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African Americans

These pages will explore our research into blackness and its constructions in America through popular culture texts such as novels, illustrations, music, film, and performance. Throughout mainstream texts, African Americans often are  portrayed in derogatory and carcicatured manners. 

The images in this digital gallery illustrate cultural representations of black Americans in post-Civil War America. Novels like Charles Chesnutt's The Marrow of Tradition and Pauline Hopkins's Of One Blood, and D. W. Griffith's film The Birth of a Nation provided inspiration for the research that contributed to the following pages. Many of the images perpetuate pernicious stereotypes. Others offer more complex and sympathetic portraits of African American lives and cultures.

Throughout the exhibit, historical context is provided for representations of African Americans in: cakewalks, a plantation dance in which slaves mimicked the ballroom waltz of white dancers that later became a blackface performance in minstrelsy and on the vaudeville stage; sheet music for songs composed by both whites and African Americans; film; and stereotypical illustrations on sheet music and nickel weekly covers.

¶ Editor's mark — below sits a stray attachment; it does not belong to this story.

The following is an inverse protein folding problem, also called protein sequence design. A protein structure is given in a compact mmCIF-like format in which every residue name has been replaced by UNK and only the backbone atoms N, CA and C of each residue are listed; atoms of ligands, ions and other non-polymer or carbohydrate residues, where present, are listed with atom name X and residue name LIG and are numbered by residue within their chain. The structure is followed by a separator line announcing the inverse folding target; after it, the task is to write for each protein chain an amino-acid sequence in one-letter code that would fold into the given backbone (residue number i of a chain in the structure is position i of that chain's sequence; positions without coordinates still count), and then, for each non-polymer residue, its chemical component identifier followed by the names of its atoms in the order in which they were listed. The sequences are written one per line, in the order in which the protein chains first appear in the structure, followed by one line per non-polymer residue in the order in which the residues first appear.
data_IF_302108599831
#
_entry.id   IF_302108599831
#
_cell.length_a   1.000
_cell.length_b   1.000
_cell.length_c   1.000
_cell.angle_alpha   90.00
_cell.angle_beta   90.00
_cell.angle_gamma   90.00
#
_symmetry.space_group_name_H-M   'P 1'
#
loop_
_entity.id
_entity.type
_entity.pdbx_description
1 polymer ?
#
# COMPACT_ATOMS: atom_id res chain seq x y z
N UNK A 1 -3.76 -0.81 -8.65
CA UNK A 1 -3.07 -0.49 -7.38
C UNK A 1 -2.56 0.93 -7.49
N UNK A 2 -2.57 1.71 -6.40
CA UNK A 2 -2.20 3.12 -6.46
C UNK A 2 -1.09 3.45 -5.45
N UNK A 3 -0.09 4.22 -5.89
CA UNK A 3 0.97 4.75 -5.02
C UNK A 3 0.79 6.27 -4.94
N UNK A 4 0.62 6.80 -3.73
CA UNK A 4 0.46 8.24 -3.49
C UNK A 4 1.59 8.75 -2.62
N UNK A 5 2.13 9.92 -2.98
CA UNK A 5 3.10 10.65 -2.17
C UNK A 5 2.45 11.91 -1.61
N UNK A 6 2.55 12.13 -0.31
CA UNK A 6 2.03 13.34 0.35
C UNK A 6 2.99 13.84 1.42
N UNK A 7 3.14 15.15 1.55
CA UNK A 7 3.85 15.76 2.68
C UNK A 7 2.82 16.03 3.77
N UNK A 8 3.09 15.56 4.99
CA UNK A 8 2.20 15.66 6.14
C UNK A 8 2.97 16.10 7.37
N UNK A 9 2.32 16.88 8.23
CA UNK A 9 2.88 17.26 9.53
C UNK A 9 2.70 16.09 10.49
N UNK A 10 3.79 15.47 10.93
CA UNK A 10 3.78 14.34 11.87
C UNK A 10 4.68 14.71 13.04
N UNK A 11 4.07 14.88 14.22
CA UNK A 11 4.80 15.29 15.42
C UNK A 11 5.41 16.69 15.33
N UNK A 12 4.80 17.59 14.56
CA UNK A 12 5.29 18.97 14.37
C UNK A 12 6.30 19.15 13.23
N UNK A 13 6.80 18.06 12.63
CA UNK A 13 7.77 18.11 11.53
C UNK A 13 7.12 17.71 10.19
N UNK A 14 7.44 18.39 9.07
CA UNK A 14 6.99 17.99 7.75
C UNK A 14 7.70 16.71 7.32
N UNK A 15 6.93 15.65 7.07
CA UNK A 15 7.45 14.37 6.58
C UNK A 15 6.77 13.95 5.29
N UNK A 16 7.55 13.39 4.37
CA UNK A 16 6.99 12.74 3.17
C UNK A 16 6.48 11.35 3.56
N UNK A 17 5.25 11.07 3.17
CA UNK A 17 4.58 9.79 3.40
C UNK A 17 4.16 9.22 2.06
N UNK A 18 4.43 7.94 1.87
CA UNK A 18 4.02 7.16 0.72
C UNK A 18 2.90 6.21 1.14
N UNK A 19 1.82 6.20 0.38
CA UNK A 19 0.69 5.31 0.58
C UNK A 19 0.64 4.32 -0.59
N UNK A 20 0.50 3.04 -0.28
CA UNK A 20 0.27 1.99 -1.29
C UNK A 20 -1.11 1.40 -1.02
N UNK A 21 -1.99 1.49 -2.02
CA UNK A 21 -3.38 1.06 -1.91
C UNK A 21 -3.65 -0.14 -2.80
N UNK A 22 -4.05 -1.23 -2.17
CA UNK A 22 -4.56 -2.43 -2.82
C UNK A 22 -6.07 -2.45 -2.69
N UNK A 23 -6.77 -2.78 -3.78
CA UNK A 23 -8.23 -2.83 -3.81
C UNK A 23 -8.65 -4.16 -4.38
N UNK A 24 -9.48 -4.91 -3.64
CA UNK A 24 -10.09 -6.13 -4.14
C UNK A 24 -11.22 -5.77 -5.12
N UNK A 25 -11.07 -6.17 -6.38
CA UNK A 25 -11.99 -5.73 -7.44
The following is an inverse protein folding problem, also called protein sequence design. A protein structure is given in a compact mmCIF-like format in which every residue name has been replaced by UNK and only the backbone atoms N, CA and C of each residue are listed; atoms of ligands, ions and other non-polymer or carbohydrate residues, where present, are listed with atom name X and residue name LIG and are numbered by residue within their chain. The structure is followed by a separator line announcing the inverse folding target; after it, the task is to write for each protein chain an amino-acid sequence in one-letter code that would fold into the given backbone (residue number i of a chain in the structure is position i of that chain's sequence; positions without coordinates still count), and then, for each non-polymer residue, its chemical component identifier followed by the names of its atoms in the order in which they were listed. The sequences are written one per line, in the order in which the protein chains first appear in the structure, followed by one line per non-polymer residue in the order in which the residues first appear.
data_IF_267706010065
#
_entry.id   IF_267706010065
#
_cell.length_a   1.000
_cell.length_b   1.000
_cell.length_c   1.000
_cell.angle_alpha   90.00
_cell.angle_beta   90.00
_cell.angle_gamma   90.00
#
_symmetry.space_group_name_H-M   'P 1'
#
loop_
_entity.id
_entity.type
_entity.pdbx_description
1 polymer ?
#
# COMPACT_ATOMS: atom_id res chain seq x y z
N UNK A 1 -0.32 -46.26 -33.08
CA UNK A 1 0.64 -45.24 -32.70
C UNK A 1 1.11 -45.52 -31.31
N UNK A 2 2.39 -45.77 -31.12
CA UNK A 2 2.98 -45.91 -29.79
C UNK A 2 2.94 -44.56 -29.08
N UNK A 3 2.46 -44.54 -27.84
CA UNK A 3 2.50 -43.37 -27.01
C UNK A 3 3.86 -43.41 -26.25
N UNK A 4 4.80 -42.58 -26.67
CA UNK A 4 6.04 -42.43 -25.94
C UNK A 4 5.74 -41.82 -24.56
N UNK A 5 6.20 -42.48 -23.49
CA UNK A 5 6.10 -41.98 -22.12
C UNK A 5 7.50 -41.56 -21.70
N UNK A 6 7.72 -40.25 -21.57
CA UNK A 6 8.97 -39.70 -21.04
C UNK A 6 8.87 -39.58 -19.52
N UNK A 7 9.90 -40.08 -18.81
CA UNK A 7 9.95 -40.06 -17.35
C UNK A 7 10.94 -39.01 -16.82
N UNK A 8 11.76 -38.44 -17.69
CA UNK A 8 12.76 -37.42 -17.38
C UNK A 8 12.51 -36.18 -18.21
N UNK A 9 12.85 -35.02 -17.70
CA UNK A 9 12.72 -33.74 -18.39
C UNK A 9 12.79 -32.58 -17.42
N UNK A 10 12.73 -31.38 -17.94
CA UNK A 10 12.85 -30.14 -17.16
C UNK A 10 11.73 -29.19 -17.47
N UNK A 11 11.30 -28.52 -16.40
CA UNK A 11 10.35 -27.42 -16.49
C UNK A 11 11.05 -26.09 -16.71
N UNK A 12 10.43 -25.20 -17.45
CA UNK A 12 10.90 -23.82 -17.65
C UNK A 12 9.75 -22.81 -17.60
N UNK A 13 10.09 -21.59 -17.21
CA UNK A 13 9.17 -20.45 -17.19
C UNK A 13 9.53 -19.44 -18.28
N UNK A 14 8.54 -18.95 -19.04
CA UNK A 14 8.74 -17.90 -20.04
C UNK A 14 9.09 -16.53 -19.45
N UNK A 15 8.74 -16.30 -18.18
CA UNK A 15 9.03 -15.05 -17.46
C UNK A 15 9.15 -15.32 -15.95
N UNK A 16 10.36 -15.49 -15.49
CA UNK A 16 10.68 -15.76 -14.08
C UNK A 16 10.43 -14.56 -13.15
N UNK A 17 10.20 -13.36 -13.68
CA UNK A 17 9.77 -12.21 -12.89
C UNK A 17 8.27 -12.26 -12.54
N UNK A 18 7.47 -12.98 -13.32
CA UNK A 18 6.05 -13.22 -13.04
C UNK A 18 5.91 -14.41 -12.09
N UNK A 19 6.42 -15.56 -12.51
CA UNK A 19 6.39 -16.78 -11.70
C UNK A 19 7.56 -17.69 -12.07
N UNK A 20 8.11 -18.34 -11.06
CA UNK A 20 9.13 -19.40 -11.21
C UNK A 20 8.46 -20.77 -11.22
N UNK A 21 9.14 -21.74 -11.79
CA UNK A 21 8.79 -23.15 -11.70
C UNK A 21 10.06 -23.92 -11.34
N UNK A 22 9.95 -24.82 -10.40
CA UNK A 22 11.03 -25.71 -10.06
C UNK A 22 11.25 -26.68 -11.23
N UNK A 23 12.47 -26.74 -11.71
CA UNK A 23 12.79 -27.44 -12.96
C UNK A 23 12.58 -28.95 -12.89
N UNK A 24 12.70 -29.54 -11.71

Note the representations of African Americans in images on this page. The cover of "The Cake Walk in the Sky" (Fig. 2) depicts winged African American dancers joyfully “cakewalking” to the music of a harp, while a black St. Peter, with the keys of heaven hanging from his girdle, looks on gleefully.

"Whistling Rufus" (Fig. 4) refers to a one-man band whose whistling was often accompanied by a guitar. While the song is usually instrumental, the following lyrics were sometimes sung:

This nigger would go to a ball or a party,
Rainy weather or shine,
And when he got there was a handsome nigger
After the chicken and the wine.
And when he got through with the chicken and the wine,
Then he whistled and he sung so grand
That they thought the angels' harps was a-playing.
And they called him the one-band man.
(Chorus): Don't make no blunder, they couldn't lose him,
For perfect wonder they had to choose him;
A great musician with a high position
Was whistling Rufus, the one-band man.

On the following pages you will also see what could more accurately be called self-representations of African Americans. These are seen through early African American spirituals, as well as the sheet music that attempted to capture those songs.

As you look through this exhibit, keep in mind such representations of race.

How are they constructed, and by whom? What similarities do you see between the depictions of blackness and the depictions of other races? How do you think all of these items factored together in the public definitions of blackness?